Too overcast for a dawn photo, so here’s the coffee, tea, and water station. That’s an urn of fine organic Ecuadoran coffee on the right, with a Euro coffee machine that makes latte machiatos, cappuccinos, and the like. Cold and hot water to the far right.
First off-ship activity: land on that beach to the left, walk into the interior, turn to the left and walk to cliffs on the other side, return.
This is the rock on the “right” end of the beach. Looks like funky sandstone, right? It’s compressed volcanic ash deposits from many different eruptions, if I have it right.
Red-footed booby condo. At least five families/nests here. Males build a nest then advertize it to the lady-birds. Location and nest quality are everything to the ladies, in that order. This is a safe tree in an excellent location.
Very red, those feet. Beak is a light blue.
Eastern-most point on Galápagos archipelago: Punta Pitt.
Blooming succulent, possibly common carpet weed.
Fighting male lava lizards. This is not territorial, it’s just to fight. They run in a circle, then use their tails to thwack the other guy. The male on the left has an advantage in this, as he has all his tail, and the opponent has a shortened tail.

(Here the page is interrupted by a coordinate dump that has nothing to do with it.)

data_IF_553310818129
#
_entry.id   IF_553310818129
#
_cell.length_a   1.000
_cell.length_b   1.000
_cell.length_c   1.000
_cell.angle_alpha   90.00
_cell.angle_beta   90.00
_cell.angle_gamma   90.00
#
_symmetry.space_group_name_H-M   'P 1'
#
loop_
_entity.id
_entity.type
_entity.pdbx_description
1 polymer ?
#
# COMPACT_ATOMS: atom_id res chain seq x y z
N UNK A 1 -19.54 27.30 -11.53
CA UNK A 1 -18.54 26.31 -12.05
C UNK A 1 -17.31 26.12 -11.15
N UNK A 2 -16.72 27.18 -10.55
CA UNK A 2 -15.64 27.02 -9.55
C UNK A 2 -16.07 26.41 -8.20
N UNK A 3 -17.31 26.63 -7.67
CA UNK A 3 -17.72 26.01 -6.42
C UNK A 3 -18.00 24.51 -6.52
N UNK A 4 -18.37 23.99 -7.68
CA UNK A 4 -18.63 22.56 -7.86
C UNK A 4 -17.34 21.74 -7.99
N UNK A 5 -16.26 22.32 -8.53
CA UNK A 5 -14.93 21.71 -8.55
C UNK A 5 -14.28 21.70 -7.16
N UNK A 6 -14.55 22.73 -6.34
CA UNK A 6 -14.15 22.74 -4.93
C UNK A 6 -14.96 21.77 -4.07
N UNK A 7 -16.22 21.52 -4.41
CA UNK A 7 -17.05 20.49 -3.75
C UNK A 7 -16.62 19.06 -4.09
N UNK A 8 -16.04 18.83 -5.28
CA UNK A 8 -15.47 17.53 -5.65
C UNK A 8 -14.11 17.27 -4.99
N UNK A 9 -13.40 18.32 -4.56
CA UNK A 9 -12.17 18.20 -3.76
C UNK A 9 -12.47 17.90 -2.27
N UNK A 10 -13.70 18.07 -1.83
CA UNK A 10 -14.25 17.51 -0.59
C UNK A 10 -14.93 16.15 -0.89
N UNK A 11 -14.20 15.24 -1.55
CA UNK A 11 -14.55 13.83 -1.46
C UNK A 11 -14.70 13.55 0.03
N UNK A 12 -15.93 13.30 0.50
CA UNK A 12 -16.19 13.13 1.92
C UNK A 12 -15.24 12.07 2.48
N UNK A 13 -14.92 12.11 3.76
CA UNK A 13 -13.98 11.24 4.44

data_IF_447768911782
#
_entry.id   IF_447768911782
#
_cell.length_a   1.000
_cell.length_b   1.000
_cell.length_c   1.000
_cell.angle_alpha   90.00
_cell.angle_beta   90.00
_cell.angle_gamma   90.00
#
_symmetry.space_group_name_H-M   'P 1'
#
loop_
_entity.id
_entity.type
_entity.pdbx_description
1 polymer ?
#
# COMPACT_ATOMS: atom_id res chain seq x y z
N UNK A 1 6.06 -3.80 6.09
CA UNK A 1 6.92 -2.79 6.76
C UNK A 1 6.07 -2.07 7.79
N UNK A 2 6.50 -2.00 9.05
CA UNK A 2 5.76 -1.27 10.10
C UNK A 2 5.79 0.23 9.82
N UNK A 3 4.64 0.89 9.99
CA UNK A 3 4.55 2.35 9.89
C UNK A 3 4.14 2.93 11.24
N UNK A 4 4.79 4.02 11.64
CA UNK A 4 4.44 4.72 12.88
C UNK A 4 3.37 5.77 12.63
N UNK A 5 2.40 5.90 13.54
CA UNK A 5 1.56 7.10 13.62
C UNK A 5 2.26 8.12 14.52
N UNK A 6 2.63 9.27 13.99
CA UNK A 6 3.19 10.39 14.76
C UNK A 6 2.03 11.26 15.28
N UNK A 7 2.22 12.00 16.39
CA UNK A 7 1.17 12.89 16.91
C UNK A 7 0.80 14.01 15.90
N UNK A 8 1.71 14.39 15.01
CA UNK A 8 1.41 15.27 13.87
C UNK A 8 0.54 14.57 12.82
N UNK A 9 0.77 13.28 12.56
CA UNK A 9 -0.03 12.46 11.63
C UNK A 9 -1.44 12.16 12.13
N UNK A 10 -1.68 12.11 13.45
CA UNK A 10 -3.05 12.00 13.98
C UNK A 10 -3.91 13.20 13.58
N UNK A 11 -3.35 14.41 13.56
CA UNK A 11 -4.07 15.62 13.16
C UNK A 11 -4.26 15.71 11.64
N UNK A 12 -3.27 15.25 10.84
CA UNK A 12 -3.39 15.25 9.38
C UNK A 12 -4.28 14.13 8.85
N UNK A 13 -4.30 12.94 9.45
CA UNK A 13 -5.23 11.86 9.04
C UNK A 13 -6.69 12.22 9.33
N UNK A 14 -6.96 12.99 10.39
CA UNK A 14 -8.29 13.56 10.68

This is Kicker Rock. It’s darned famous. Our captain circled it. Since it was mid-afternoon there were only a few birds, but several hours later, many would return from fishing expeditions, we were told.
Kicker Rock is actually two rocks. Those slabs of white on the sides: guano. Not mineralization or geologic formation. Next, we did a snorkeling expedition from the pangas. Lots of fish species and many sea lions. Very large sea urchin sand dollars. Fabulous snorkeling.
Pelican. Isla Lobos.
Candelabra cactus, with ever-present guano-ed rocks.
San Cristóbal vegetation.
Our cabin door and two windows, view toward stern.
Almost sunset. Remember this is the equator. Year-round, sunrise and sunset are at 6 am and 6 pm, or pretty darned close. No change. And the light changes fast.